Monday, September 13, 2010

Another Lady from Shanghai


I finished watching The Lady from Shanghai. I thought about how I would tell my students to either choose a different title, or make the connection the character has to China, and its significance, clearer.

And this leads me to thinking again about what do women want. My friend Jonah used to repeat, I want, I need, I must have, over and over as we were applying to graduate programs: asking for letters of recommendation, and writing personal statements. We laughed about it, but it never occurred to me that of course his desires, the unspoken ones or the ones that go without saying between men and women even if they aren’t involved, were significantly different than my own. The amount of times we used those parts of sentences: I want (“to be able to explore painting (in my case writing) in an environment that….”) I need (“a community of…”) was becoming meaningless (and comical) in the repetition. “I must have” was what we really wanted to say. It was too hard to demand rather than implore. Yet, Jonah said I must have as the punch line, the joke of the desperation to get in, to belong. Looking at it now it isn’t so funny.

It was never clear to Jonah, or perhaps any of my men friends, what the women they knew wanted. We couldn’t tell them. Not clearly anyway. The chestnuts of equal pay, etc. were not the critical issues and the way I put it last night is way too broad. Having a dignified life of my own design sounds right, but just exactly what does it mean?

The one thing I knew I was supposed to want was love. If I couldn’t get that then I was a deficient woman. But the real thing is that we are supposed to want to be loved, or accept love on the other’s terms.

We talk often about what being loved can do for us. The love you got from your parents seems to have helped you to expect love (and accept it) easily. The lack of love I got from mine makes the idea of lovable compromised by the need to earn it, and not being pretty enough (ever) thin enough (ever) blonde enough (don’t laugh) made that a very tough go for me.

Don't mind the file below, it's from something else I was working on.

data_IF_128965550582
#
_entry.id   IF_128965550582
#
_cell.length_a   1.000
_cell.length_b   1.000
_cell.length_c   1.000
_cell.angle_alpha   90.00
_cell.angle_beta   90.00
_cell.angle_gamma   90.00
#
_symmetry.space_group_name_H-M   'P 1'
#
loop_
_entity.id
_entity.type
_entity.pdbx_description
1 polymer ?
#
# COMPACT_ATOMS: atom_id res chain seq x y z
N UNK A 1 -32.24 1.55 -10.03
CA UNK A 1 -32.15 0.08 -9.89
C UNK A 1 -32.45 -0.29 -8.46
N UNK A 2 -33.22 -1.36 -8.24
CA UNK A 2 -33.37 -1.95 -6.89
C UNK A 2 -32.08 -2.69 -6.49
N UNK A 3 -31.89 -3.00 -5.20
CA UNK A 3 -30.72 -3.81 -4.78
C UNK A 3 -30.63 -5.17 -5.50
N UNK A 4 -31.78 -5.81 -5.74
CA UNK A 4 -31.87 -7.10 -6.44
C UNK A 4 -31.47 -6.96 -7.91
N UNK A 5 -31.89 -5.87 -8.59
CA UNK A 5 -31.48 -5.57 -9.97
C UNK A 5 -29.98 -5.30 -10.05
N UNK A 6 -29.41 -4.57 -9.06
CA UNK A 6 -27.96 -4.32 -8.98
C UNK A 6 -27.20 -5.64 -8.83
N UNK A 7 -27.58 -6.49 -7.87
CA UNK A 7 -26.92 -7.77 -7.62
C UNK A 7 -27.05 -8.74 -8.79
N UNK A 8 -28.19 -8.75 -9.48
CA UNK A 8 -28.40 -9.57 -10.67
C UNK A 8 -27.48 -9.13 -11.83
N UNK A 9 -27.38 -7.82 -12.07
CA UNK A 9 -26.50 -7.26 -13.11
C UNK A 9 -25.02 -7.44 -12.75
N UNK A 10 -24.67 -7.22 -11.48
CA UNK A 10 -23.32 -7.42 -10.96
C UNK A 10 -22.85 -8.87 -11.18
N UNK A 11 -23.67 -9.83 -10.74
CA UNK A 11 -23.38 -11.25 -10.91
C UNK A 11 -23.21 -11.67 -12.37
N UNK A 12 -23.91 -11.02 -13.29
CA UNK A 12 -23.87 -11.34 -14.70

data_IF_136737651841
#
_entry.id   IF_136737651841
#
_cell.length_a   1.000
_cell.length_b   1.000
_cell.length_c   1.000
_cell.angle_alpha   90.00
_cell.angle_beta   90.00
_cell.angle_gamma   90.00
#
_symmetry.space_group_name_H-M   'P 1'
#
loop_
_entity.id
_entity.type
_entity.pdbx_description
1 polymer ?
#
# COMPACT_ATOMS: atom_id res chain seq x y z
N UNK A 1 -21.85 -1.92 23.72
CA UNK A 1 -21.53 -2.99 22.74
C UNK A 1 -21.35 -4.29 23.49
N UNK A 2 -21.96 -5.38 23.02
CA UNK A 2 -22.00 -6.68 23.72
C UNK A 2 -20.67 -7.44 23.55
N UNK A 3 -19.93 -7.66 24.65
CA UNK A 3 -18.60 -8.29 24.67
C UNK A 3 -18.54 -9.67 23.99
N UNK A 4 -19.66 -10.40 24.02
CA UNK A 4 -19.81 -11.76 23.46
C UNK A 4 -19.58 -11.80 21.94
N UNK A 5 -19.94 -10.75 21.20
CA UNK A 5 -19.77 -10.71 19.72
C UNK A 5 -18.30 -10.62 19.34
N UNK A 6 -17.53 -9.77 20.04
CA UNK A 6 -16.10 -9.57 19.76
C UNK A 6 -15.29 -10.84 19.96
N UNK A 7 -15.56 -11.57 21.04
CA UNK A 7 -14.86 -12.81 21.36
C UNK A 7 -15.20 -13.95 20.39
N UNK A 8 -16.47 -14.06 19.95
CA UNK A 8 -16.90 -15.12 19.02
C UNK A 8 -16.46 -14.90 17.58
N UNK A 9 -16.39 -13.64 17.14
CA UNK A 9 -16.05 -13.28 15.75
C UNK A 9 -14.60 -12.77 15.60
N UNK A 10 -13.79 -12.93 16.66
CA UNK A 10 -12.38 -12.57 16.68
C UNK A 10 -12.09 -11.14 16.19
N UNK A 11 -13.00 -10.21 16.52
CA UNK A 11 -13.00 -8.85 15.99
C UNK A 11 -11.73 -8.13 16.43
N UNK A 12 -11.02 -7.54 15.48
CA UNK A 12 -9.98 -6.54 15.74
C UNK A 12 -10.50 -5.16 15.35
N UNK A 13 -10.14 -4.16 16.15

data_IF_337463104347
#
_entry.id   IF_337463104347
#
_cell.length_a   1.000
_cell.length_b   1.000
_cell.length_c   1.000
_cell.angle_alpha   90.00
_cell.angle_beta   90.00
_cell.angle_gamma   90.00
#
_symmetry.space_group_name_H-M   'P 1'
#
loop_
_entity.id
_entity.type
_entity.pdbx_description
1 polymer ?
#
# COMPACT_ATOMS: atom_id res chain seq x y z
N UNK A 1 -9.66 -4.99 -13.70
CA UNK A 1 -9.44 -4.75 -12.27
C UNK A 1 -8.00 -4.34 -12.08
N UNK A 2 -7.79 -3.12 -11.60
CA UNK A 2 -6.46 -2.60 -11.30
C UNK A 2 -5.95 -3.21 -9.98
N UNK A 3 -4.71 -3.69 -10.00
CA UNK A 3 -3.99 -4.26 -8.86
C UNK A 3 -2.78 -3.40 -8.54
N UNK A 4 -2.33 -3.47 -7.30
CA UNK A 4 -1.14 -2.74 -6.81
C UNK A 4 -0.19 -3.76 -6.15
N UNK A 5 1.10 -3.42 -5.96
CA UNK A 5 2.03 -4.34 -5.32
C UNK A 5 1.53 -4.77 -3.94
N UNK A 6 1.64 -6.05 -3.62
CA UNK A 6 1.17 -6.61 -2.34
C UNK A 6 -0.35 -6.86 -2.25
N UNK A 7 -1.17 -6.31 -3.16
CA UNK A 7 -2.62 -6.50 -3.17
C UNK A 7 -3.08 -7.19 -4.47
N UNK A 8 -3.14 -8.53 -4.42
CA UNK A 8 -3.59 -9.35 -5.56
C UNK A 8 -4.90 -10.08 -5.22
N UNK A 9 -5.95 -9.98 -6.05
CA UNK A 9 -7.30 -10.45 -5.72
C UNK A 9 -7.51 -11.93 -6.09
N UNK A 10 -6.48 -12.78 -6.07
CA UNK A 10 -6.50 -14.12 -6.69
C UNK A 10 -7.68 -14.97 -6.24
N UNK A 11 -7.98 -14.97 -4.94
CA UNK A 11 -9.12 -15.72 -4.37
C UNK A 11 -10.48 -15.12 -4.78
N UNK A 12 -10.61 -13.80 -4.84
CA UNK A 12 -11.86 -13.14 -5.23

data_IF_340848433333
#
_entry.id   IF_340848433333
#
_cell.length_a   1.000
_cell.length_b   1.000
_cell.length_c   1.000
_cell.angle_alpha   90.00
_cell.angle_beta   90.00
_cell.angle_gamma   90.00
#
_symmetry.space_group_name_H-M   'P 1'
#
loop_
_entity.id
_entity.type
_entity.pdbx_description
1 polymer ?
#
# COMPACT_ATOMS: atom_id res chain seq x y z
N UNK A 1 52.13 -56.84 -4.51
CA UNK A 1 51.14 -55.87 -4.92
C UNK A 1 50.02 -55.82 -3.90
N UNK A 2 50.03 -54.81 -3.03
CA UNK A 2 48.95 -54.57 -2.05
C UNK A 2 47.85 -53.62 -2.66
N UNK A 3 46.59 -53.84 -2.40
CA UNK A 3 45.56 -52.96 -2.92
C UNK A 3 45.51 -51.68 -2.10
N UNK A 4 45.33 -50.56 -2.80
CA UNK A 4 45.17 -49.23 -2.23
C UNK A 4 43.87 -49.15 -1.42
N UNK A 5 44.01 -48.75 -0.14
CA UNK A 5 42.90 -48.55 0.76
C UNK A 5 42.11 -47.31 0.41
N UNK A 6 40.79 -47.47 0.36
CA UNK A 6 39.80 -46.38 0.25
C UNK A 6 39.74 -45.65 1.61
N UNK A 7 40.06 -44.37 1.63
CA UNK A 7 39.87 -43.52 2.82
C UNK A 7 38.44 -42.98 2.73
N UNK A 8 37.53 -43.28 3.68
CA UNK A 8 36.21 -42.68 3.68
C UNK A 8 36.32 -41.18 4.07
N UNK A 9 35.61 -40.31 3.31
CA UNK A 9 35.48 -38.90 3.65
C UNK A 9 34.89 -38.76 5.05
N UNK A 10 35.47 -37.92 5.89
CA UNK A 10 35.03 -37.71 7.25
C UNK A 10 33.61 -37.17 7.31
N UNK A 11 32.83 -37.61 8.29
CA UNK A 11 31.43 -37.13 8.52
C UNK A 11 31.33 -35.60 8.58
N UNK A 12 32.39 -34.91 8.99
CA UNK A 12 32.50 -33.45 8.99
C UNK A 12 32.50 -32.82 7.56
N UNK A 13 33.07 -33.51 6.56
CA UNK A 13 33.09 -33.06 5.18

It seems that women need to be loved by the world. Perhaps I mean approved of: due to my early lessons approval and love are the same. I bet this is not so different for other women.

I decided long ago that I would not try to be approved of. It seemed the best and only way to be sure if I was lovable: face that gorgon and live, and you must approve of (love) me. But the joke was on me.

Very similar to the femme fatale, I chose to love death. Not my actual death, but definitely the darker, annihilating edge of life. I dared life (desire?) to continue in me despite the lack of love or approval, and for some time. Then, I met a man that approved. He was nuts and of course it ended as the blasted tower. I rebuilt myself in her image again. She is like Hecate: she wants but refuses to need. Of course, I am not sure about any of this I am just talking out of my head.

The thing is I feel that desire in the form of wanting it all has always been prescribed to women as love/approval. Love is all you need was a good idea, but for men it was not describing their own existence, but a way of living with others in the world. For me, the messages of love that I heard were about acquiescence, placidity, and approval. I don’t want to be Brigid O’Shaunessey, but I am more like her than not. I don’t have the real desire to take men toward their doom, but I have fantasized about it with real pleasure. I have to consciously fight that desire to take my desire to the limit every day. For O’Shaunessey, getting the dingus would have meant having the money and having beaten the men at their own game: she would have real power.

I would have real power but for the need to be loved/approved of. Love makes vassals of us all: shanghaied.